Paul Zachary & Stan Bednarczyk's Columns about life and events in Whitman Park

Stan Bednarczyk, November 2009

For many years Camden mailman Stan Bednarczyk reported on the everyday goings-on and community events in Whitman Park for a weekly newspaper, the Camden County Record, which was based in Gloucester City. Stan had a regular column "Stas By Gosh".

Stan has also had articles published in the Courier-Post and the Polish American Journal. He currently lives in Haddon Heights, New Jersey, and is currently writing an account of his life and times in Camden. 

Born in Philadelphia and raised in Camden, the late Paul Zachary, church historian of St. Joseph's Catholic Church, also had wrote for the Camden County Record. His column, was called "Heard on the Avenue" - the Avenue in question of course being Mount Ephraim Avenue- and reported in great detail many of the social events of the neighborhood. Mr. Zachary, whose career in local journalism dated back to the 1930s, also wrote and produced a history for St. Joseph's  Church commemorating its 75th anniversary in 1967. Paul Zachary passed away in 1992 in his 85th year.  

Paul Zachary

Camden County Record - July 10, 1969


If anything, smile at Becky Dombrowski the next time for originality. Before the Easter holidays inquisitive friends were jestingly informed the "pinkie" was a result from a fall off a bar stool. Recipients of birthday cards from the Dombrowskis are now reminded with a card picturing a mouse on a bar stool while holding up a wine glass, "You know what happens!"

* * *

Firecracker time is birthday time for Mrs. Frances Prosinski, Mrs., Genevieve Lang and Chase Street's Blll Tanski. There are probably others, but theirs was the loudest.

* * *

A change in meeting dates for the St. Joseph's High School Fathers' Club was announced by Edwin Raiczyk, president, after a telephone conversation with Father Leo V. Rea, newly appointed principal at the school. Fathers with students attending the school, including the new freshmen class, are invited to attend the next meeting Monday, July 21, at8p.m. in the cafeteria at Mt. Ephraim Avenue and Dayton Street. Raiczyk said it is Father Rea's wish to be present along with Bill Sherlock, the new Bison football coach. The meeting was originally scheduled for the 14th.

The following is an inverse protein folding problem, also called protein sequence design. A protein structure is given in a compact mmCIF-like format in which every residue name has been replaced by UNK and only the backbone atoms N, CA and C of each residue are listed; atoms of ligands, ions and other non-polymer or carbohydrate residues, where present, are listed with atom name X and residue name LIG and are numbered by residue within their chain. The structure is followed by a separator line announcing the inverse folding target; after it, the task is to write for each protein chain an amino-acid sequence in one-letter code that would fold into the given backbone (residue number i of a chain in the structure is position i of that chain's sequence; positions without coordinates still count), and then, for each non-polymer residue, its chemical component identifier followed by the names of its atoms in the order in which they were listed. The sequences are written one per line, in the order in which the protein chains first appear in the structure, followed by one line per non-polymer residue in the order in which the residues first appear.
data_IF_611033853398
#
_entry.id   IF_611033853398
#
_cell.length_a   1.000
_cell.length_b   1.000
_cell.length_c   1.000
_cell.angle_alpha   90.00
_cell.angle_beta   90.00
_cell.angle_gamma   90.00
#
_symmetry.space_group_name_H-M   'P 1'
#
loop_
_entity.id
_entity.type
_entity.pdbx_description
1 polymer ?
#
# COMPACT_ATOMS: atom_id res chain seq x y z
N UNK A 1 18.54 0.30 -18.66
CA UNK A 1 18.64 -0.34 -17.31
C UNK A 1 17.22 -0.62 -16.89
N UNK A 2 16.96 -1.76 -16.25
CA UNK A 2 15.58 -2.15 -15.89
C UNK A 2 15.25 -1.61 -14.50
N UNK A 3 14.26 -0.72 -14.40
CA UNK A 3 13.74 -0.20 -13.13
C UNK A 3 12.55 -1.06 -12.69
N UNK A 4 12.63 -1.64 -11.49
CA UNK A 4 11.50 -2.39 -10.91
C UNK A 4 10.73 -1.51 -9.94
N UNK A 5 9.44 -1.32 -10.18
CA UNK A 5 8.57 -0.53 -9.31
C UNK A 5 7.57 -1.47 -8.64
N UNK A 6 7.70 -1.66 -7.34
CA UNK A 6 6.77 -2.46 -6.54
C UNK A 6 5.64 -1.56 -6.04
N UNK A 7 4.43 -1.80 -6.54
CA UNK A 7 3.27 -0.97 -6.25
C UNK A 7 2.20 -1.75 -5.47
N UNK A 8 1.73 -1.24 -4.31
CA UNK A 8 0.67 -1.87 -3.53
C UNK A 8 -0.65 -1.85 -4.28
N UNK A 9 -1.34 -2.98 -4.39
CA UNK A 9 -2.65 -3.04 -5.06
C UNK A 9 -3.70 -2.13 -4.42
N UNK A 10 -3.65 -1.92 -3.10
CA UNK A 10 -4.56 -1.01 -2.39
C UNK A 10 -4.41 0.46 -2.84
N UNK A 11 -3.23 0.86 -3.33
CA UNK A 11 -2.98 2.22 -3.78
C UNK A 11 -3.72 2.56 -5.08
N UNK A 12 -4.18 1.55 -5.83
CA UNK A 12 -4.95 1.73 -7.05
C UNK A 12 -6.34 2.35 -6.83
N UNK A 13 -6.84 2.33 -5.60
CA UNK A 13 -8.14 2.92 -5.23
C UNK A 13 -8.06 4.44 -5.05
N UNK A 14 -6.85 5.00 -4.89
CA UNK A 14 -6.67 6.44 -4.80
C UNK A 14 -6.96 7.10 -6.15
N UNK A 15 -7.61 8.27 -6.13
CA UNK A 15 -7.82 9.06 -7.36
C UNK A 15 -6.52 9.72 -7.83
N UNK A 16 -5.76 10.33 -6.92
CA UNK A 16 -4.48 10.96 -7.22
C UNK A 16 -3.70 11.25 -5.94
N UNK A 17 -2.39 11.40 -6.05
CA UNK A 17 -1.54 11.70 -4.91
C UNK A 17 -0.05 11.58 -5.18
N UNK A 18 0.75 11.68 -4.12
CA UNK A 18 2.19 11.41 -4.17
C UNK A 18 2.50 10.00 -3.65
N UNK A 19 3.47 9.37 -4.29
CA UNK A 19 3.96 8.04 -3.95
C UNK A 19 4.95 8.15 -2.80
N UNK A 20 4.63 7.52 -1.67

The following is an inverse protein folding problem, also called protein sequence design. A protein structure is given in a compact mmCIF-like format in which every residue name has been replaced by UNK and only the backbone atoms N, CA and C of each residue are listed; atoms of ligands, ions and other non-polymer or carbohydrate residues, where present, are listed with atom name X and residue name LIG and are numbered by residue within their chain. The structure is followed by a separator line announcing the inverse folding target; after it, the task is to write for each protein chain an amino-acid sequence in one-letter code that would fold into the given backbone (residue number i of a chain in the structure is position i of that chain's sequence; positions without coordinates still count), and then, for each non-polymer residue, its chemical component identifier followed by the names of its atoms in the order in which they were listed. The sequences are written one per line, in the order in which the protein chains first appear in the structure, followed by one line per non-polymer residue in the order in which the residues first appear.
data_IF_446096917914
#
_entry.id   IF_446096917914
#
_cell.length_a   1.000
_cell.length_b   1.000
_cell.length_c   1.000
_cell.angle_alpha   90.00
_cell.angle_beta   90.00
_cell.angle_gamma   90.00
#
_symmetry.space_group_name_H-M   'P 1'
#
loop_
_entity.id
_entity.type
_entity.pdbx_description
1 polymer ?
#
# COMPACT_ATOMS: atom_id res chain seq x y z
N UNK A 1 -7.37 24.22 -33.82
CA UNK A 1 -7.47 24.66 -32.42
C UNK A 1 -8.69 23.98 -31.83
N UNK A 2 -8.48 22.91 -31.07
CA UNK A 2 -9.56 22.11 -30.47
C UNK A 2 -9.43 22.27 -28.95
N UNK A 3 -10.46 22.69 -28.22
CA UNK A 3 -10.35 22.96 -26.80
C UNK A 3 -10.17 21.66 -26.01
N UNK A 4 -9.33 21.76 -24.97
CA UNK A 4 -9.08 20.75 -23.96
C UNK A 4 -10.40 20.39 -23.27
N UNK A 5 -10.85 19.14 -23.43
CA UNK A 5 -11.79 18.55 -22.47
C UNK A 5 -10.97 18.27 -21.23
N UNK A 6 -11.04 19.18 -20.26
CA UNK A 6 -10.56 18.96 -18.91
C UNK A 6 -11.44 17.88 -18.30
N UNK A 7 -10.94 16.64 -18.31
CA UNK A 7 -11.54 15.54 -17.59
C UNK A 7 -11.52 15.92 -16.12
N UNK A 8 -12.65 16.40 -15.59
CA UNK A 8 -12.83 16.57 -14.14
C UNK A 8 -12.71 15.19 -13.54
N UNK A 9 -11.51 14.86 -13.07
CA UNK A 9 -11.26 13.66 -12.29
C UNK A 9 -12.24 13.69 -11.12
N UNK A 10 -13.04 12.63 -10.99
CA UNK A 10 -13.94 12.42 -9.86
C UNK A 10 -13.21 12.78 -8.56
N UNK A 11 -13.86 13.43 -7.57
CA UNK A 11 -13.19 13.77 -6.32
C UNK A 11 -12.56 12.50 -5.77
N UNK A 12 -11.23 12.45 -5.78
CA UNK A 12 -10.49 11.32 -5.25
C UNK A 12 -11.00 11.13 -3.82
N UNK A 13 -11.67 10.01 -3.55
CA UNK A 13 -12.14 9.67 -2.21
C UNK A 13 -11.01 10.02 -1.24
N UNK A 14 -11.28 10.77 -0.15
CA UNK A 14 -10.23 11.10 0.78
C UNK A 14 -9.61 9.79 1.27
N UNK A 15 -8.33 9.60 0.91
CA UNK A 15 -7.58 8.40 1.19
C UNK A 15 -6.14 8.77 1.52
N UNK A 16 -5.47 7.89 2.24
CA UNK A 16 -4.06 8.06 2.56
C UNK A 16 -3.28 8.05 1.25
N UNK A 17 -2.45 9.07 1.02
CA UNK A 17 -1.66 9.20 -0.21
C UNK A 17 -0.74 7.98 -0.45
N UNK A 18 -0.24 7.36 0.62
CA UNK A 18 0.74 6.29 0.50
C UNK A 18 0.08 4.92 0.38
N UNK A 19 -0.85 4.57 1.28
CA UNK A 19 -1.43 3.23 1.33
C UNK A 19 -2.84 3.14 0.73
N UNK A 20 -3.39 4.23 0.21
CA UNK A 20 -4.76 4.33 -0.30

* * *

Joe Olejniczak found the gimmick that got him a quick medical discharge from West Jersey Hospital where he was confined for a few days for observation. According to a friend his doctor agreed with the nurse there's nothing wrong with a guy who'll hide a Playboy magazine under his pillow. So Joe got the heave hot quicker'n he expected. 

* * *

An appeal for manpower has been sounded by the Whitman Park Youth Organization for the expected crowds that will witness the final selection of the area team that will represent District 14 in the Little League World's Series games at Williamsport, Pennsylvania.

For the first time in WPYO history, the local organization will serve as host for the championship playoffs. Although the schedule sounds rather complicated, the series will begin on July 14 in a game between Gloucester and Fairview which will be played in Audubon and the winner wlll play WPYO on July 16 in Stratford. In between, on the 15th WPYO wlll host two games with Centervllle and 12th Ward which should attract more than 1,000 fans to the Davis and Copewood Street's field. And this is where the manpower shortage comes in. A work day to put the playing fields into shape is scheduled for the 13th at 10 a.m. That is where community pride and spirit is needed very badly. Many hands will make the task easier and the area' residents are urged in an ardent appeal to join in the "get ready project." Parents of boys participating in the WPYO community sports program, their friends, neighbors and local sportsmen are invited to help and show the guest suburbanites a true community spirit exists here. As a memo check: July 13, 10 a.m. Davis and Copewood Streets. In the event the WPYO all-stars are involved in the championship game later, the contest will be decided at the Haddon Heights Little League field.


The Rosary Society of St. Joseph's Church is sponsoring a pilgrimage to the Shrine of Our Lady of Czestochowa in Doylestown, Pa., on Sunday, July 27. Additional information on bus reservations and tickets may be obtained by contacting trip chairman Mrs. Elizabeth Koszewski; 365-1688.

* * *

Walt Piatek, PACC's activity publicist, arrived home from a Tennessee vacation over the weekend, worrying about having nothing to report. He didn't catch any Mississippi catfish during the hiatus from work but managed to enjoy an announcement in the Nashville Times that Gert's House features "Kielbasa with sauerkraut." While in Nashville they stayed With Mrs. Piatek's sister and brother-in-law, Mr. and Mrs. Harold Throneberry. Piatek commented that some of the better fish catches he witnessed were at the nearby lakes formed by the Tennessee valley system of dams. He said, "They looked much fatter than those caught by our local fishing clubs on offshore trips."